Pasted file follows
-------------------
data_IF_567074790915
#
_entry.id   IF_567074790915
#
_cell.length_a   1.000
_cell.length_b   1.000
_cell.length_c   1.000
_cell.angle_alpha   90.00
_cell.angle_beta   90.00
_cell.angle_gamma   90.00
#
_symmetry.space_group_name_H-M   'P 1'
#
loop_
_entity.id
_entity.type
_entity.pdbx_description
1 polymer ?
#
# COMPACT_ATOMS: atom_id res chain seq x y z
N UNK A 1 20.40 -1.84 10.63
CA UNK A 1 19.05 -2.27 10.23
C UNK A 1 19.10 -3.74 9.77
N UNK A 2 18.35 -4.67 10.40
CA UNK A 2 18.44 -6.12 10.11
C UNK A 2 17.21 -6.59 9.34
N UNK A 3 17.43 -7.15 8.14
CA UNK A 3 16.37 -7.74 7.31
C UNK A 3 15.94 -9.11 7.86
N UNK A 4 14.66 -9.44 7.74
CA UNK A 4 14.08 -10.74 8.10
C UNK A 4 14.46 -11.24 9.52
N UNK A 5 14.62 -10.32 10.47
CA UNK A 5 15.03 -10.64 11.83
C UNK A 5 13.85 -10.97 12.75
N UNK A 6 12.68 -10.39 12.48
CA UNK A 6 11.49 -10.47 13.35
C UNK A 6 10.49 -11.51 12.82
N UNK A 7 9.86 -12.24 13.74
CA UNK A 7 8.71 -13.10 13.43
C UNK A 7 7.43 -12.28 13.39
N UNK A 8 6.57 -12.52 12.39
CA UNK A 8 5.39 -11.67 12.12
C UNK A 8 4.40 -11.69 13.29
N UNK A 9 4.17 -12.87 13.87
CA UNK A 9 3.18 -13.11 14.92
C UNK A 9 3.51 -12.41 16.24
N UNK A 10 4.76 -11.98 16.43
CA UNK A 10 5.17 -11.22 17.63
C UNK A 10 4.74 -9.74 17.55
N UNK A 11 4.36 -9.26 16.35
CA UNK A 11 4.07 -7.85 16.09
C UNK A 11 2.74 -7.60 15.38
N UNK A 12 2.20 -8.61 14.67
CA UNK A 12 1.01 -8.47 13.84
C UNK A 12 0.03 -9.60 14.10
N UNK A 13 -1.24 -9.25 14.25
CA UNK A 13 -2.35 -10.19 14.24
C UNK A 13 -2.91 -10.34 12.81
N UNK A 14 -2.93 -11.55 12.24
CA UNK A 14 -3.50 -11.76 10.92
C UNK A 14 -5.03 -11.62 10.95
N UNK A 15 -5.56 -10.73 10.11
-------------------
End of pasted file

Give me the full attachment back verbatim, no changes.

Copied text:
data_IF_567074790915
#
_entry.id   IF_567074790915
#
_cell.length_a   1.000
_cell.length_b   1.000
_cell.length_c   1.000
_cell.angle_alpha   90.00
_cell.angle_beta   90.00
_cell.angle_gamma   90.00
#
_symmetry.space_group_name_H-M   'P 1'
#
loop_
_entity.id
_entity.type
_entity.pdbx_description
1 polymer ?
#
# COMPACT_ATOMS: atom_id res chain seq x y z
N UNK A 1 20.40 -1.84 10.63
CA UNK A 1 19.05 -2.27 10.23
C UNK A 1 19.10 -3.74 9.77
N UNK A 2 18.35 -4.67 10.40
CA UNK A 2 18.44 -6.12 10.11
C UNK A 2 17.21 -6.59 9.34
N UNK A 3 17.43 -7.15 8.14
CA UNK A 3 16.37 -7.74 7.31
C UNK A 3 15.94 -9.11 7.86
N UNK A 4 14.66 -9.44 7.74
CA UNK A 4 14.08 -10.74 8.10
C UNK A 4 14.46 -11.24 9.52
N UNK A 5 14.62 -10.32 10.47
CA UNK A 5 15.03 -10.64 11.83
C UNK A 5 13.85 -10.97 12.75
N UNK A 6 12.68 -10.39 12.48
CA UNK A 6 11.49 -10.47 13.35
C UNK A 6 10.49 -11.51 12.82
N UNK A 7 9.86 -12.24 13.74
CA UNK A 7 8.71 -13.10 13.43
C UNK A 7 7.43 -12.28 13.39
N UNK A 8 6.57 -12.52 12.39
CA UNK A 8 5.39 -11.67 12.12
C UNK A 8 4.40 -11.69 13.29
N UNK A 9 4.17 -12.87 13.87
CA UNK A 9 3.18 -13.11 14.92
C UNK A 9 3.51 -12.41 16.24
N UNK A 10 4.76 -11.98 16.43
CA UNK A 10 5.17 -11.22 17.63
C UNK A 10 4.74 -9.74 17.55
N UNK A 11 4.36 -9.26 16.35
CA UNK A 11 4.07 -7.85 16.09
C UNK A 11 2.74 -7.60 15.38
N UNK A 12 2.20 -8.61 14.67
CA UNK A 12 1.01 -8.47 13.84
C UNK A 12 0.03 -9.60 14.10
N UNK A 13 -1.24 -9.25 14.25
CA UNK A 13 -2.35 -10.19 14.24
C UNK A 13 -2.91 -10.34 12.81
N UNK A 14 -2.93 -11.55 12.24
CA UNK A 14 -3.50 -11.76 10.92
C UNK A 14 -5.03 -11.62 10.95
N UNK A 15 -5.56 -10.73 10.11